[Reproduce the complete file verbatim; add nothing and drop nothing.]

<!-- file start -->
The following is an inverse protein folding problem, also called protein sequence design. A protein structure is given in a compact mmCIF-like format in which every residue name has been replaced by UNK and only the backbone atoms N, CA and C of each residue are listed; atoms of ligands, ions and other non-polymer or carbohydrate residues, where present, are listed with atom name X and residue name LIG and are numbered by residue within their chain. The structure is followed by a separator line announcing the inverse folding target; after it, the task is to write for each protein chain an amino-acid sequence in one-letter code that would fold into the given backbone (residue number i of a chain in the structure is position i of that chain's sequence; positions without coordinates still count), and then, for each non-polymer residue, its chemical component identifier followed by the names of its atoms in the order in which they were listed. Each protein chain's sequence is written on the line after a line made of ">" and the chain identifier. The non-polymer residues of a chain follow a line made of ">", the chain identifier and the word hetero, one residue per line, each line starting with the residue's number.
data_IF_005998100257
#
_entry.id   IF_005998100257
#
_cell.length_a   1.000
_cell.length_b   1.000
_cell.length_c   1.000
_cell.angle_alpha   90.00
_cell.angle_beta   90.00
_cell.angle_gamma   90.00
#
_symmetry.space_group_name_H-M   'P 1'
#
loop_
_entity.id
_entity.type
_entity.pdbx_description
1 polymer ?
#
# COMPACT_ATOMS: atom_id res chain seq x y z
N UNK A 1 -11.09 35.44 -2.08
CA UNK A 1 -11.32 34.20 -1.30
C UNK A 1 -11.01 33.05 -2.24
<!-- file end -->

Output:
The following is an inverse protein folding problem, also called protein sequence design. A protein structure is given in a compact mmCIF-like format in which every residue name has been replaced by UNK and only the backbone atoms N, CA and C of each residue are listed; atoms of ligands, ions and other non-polymer or carbohydrate residues, where present, are listed with atom name X and residue name LIG and are numbered by residue within their chain. The structure is followed by a separator line announcing the inverse folding target; after it, the task is to write for each protein chain an amino-acid sequence in one-letter code that would fold into the given backbone (residue number i of a chain in the structure is position i of that chain's sequence; positions without coordinates still count), and then, for each non-polymer residue, its chemical component identifier followed by the names of its atoms in the order in which they were listed. Each protein chain's sequence is written on the line after a line made of ">" and the chain identifier. The non-polymer residues of a chain follow a line made of ">", the chain identifier and the word hetero, one residue per line, each line starting with the residue's number.
data_IF_005998100257
#
_entry.id   IF_005998100257
#
_cell.length_a   1.000
_cell.length_b   1.000
_cell.length_c   1.000
_cell.angle_alpha   90.00
_cell.angle_beta   90.00
_cell.angle_gamma   90.00
#
_symmetry.space_group_name_H-M   'P 1'
#
loop_
_entity.id
_entity.type
_entity.pdbx_description
1 polymer ?
#
# COMPACT_ATOMS: atom_id res chain seq x y z
N UNK A 1 -11.09 35.44 -2.08
CA UNK A 1 -11.32 34.20 -1.30
C UNK A 1 -11.01 33.05 -2.24